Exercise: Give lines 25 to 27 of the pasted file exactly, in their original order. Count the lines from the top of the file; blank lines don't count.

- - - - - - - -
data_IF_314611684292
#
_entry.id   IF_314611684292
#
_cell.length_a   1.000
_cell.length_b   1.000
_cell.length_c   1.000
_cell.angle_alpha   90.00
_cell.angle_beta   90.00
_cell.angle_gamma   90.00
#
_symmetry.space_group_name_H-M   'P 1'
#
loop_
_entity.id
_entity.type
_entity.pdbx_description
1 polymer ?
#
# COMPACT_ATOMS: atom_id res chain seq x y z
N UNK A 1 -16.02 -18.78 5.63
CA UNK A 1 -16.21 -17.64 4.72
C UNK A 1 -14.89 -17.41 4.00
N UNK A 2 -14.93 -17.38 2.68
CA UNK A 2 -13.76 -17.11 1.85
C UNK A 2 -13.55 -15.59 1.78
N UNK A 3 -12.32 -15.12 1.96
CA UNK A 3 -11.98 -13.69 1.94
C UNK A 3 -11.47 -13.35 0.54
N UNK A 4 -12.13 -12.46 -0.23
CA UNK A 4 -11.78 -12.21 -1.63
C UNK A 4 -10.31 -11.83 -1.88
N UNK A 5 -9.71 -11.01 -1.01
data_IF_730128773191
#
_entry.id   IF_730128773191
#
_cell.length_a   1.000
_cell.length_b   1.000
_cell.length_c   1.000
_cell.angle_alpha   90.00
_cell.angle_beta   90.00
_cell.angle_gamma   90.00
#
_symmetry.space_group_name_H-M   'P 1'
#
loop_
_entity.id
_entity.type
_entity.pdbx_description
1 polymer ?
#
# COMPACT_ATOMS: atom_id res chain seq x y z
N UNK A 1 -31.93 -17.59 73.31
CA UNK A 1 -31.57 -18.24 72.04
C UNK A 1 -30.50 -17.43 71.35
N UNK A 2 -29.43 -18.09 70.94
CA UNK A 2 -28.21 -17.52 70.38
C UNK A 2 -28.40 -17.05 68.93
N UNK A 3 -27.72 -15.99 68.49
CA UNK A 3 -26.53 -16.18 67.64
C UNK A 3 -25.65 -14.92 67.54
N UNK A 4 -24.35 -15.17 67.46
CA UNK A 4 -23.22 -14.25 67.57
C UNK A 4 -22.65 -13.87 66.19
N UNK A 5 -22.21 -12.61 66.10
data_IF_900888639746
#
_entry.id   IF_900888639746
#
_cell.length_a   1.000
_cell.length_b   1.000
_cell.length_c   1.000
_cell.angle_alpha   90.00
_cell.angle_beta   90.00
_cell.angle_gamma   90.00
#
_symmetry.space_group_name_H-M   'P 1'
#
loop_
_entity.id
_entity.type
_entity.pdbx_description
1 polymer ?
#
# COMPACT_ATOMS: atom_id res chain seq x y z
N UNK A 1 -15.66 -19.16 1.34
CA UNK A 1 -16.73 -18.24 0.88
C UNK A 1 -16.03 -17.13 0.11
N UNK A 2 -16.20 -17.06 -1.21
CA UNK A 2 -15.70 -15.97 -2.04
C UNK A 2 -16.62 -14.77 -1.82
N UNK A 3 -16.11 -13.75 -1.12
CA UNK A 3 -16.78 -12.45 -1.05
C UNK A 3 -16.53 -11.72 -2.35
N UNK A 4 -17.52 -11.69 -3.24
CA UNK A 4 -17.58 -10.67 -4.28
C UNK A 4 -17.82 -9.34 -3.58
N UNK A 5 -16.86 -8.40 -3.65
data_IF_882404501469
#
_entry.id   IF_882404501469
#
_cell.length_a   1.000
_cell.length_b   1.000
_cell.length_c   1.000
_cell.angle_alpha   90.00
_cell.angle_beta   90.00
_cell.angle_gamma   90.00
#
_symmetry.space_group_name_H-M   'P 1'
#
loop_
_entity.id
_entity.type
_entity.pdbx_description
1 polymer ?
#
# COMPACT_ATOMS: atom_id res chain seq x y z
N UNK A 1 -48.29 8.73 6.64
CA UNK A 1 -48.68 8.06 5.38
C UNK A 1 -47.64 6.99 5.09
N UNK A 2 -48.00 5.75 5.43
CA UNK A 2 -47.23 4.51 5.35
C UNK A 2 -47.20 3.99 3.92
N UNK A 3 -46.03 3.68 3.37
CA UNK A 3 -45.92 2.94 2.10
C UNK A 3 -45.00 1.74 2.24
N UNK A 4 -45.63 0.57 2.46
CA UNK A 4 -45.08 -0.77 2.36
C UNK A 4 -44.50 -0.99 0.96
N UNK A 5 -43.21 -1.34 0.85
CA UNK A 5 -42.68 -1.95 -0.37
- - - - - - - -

CA UNK A 2 -13.76 -17.11 1.85
C UNK A 2 -13.55 -15.59 1.78
N UNK A 3 -12.32 -15.12 1.96